Alex Garland has put together an interesting career as a novelist, a screenwriter, a television producer, a writer and story supervisor for video games, and of course film directing. His past screenplays include “28 Days Later” and its sequel “28 Weeks Later”, “Never Let Me Go”, and “Dredd”. He became a full-fledged writer-director in 2014 with the highly acclaimed “Ex Machina” followed by the fascinating “Annihilation”. Now he’s back with the equally intriguing “Men”.
“Men” is a surreal-ish folk horror film that can best be described as an admirable mess. It takes some big swings resulting in a terrific setup, and it features some bold creative choices that you can’t help but admire. Jessie Buckley (as always) gives a powerful performance and does a superb job anchoring us in her character’s hellish reality. And Rory Kinnear’s chameleon-like presence (playing different faces of the film’s multi-headed monster) will make your skin crawl. There’s lots to like here.
What’s disappointing is how surprisingly little the film has to say aside from men are bad, they’ve always been bad, and from the looks of things they’ll always be bad, at least from the experience of Buckley’s Harper Marlowe. But rather than engaging his audience and stirring them to think, Garland’s straightforward pared-down approach leaves us asking the wrong kinds of questions as we look for meaning outside of his blunt messaging.
Now don’t get me wrong, I don’t say that as a man who left the theater cradling his bruised ego. I fully expected that to be the message of the movie (the aggressively direct and accusatory title left little doubt). In fact, I was excited to see how Garland explored that notion through the experience of Buckley’s character. But I also expected more depth and nuance. Themes of grief, guilt, and loss barely crack the surface. And if you strain you can see some of Garland’s reoccurring interests in identity and isolation. But all of those things are clearly secondary concerns.
Buckley’s Harper is a compelling character and one we eagerly get behind despite learning painfully little about her. Traumatized after watching her husband James (Paapa Essiedu) fall (or did he jump?) to his death from their high-rise apartment, Harper heads out to the countryside for a time of healing. She rents a remote country manor owned by a strange but cordial man named Geoffrey (Kinnear). It’s an idyllic place nestled among rolling green pastures, lush forests, and it’s only a stones throw from a nearby village. It seems like the perfect place for Harper to recalibrate.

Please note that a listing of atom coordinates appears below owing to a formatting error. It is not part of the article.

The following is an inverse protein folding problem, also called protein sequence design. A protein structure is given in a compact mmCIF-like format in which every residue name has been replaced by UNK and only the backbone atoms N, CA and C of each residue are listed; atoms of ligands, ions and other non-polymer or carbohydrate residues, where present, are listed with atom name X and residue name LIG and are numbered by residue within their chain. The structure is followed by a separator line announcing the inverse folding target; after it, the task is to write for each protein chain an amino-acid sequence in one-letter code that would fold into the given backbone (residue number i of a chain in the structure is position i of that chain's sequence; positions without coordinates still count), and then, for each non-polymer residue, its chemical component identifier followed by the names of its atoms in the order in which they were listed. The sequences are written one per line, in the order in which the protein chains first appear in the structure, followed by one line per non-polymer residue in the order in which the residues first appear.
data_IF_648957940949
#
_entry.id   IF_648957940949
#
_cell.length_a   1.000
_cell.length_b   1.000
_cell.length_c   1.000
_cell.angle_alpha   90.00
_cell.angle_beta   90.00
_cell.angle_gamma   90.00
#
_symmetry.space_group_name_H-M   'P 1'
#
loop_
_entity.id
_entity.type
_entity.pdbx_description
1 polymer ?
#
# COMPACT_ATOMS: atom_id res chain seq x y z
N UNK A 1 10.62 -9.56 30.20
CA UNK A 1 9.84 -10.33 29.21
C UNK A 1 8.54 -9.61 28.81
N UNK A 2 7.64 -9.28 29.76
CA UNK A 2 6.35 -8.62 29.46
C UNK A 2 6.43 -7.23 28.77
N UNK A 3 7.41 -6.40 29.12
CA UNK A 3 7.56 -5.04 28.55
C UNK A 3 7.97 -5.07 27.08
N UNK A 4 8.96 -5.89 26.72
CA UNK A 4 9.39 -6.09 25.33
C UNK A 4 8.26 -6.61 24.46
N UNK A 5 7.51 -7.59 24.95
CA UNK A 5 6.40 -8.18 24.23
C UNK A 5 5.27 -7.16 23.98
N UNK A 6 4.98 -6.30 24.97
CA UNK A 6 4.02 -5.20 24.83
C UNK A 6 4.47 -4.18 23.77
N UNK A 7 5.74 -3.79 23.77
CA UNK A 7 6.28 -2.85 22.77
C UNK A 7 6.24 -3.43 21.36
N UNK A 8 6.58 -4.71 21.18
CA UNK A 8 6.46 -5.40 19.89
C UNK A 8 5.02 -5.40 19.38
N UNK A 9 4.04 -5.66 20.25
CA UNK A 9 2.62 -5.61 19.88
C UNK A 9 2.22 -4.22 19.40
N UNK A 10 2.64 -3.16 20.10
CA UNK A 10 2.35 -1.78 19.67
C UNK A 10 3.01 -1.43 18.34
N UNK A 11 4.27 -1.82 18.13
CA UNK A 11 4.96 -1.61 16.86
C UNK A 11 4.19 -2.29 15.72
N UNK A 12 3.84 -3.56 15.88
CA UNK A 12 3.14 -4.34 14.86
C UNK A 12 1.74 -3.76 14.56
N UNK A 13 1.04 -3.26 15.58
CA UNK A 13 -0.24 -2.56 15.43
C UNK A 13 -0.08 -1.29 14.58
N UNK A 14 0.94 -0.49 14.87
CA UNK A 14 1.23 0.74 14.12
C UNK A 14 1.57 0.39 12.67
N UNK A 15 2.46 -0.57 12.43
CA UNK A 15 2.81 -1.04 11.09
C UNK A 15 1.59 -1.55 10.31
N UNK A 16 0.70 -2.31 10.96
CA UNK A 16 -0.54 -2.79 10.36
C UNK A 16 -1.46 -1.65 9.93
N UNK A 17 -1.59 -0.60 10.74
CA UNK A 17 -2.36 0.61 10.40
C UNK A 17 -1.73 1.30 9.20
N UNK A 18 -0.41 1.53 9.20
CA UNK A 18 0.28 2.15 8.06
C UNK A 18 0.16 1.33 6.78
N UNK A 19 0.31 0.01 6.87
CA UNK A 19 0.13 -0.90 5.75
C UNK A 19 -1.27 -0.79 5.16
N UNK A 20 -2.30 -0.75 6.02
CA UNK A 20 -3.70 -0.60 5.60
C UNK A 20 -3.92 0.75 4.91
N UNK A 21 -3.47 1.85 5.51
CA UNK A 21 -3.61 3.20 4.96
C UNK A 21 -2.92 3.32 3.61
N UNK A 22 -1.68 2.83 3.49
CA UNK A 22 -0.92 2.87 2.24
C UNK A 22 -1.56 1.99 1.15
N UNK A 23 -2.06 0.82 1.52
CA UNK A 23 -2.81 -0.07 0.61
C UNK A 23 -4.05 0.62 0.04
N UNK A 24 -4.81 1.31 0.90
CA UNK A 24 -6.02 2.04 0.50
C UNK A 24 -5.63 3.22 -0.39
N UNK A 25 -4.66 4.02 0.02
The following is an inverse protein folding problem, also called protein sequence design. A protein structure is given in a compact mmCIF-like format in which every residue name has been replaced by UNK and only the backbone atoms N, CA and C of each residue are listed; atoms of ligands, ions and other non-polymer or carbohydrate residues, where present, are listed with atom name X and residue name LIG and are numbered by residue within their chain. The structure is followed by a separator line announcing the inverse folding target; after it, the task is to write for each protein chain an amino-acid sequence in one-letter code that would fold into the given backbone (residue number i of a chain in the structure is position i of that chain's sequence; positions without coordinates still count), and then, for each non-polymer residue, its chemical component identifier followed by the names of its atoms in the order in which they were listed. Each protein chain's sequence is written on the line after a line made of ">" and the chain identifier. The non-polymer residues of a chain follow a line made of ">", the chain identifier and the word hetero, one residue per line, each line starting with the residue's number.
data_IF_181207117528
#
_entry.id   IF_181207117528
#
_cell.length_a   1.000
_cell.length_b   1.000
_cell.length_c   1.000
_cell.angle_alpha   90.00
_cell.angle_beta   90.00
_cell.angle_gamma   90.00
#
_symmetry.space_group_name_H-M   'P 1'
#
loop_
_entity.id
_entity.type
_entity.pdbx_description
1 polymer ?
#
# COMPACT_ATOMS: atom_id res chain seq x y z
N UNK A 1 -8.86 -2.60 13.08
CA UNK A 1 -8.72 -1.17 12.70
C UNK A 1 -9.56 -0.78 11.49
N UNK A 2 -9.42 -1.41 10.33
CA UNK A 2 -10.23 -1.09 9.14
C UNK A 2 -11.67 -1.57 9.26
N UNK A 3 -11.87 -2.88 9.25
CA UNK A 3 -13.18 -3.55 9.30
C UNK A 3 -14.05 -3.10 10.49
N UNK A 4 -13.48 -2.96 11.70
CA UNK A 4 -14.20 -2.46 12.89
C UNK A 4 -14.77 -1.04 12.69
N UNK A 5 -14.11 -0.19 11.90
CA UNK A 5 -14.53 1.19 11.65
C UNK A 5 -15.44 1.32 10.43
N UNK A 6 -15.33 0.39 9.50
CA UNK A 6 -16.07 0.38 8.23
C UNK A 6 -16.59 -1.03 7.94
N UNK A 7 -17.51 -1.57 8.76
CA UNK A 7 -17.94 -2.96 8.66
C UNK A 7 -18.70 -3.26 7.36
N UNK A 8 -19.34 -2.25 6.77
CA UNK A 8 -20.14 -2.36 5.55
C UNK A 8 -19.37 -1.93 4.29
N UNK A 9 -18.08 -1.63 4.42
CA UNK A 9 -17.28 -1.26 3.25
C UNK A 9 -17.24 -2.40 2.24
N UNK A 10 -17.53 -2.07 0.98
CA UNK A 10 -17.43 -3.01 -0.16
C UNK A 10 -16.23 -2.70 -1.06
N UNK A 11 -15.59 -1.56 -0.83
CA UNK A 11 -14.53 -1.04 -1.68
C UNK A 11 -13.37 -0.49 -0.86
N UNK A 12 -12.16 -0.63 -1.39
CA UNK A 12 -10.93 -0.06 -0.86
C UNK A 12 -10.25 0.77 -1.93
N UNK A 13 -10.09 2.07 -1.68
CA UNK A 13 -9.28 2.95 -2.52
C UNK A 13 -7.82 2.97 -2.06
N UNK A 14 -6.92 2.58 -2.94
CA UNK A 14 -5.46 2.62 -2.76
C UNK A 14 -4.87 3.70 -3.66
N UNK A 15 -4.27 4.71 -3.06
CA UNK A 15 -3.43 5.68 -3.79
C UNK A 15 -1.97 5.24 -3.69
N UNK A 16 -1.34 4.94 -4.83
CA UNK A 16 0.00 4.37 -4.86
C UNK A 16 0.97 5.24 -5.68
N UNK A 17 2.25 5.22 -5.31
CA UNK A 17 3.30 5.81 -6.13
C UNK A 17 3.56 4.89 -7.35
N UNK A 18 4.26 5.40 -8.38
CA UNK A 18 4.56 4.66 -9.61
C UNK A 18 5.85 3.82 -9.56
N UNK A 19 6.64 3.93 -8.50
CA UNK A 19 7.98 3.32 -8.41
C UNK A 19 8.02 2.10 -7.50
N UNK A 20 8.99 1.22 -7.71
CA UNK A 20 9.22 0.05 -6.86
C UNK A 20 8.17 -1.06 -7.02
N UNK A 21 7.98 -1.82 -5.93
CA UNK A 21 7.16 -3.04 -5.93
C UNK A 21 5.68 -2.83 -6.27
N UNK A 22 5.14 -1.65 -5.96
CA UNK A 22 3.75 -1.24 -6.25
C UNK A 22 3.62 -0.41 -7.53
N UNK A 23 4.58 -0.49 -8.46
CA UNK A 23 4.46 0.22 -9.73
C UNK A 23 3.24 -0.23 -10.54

Garland and his go-to DP Rob Hardy hone in on the area’s natural beauty with one postcard quality image after another. But they also infuse those same images with a persistent sense of unease. Take when Harper goes out for a walk shortly after arriving. The richly verdant scenery is stunning, but the sense of dread grows with each step she takes. She finally makes it home, but doesn’t notice the fully naked man (also Kinnear) who follows her out of the woods and begins skulking around her Airbnb.
Later while visiting an old local church, Harper encounters a handsy vicar (also Kinnear) who seems to blame her for her husband’s death. Afterwards she stops by the village pub where she encounters several other unsavory men (all played by Kinnear) – a policeman, a bartender, and a redneck. She’s even berated by a young delinquent boy with Kinnear’s likeness digitally projected on the kid’s face (it’s effectively creepy but at times glaringly fake).
Kinnear gives each of his characters their own distinct personalities, but there’s also a startling similitude between them. Each represent different shades of twisted masculinity and each push their own self-absorbed sense of empowerment over Harper. It’s a thoroughly engrossing setup but one barely explored. Instead it’s all streamlined into an on-the-nose metaphorical finish – a grotesque body-horror climax that left one poor soul sitting in my row shuttering in discomfort. It’s utterly bonkers but very obvious. And it’s the kind of ending that grabs attention but doesn’t provoke the kind of deep thought it clearly wants to.
As I left “Men” I remember wondering to myself about the movie’s point-of-view? Was it Harper’s or Garland’s or both? If it’s Harper’s, then the film misses out on an opportunity to really explore her experiences and the layers of abuse found in them. If it’s Garland’s, then the cynical “Men” takes the cheap and easy approach to its subject. If it’s both…. well, remember that “admirable mess” I mentioned above. It’s a shame because the movie starts off really strong. But it’s glaringly obvious ending isn’t nearly as crafty as it tries to be, and no amount of zany grotesquery can quite make up for it. “Men” is out now in theaters.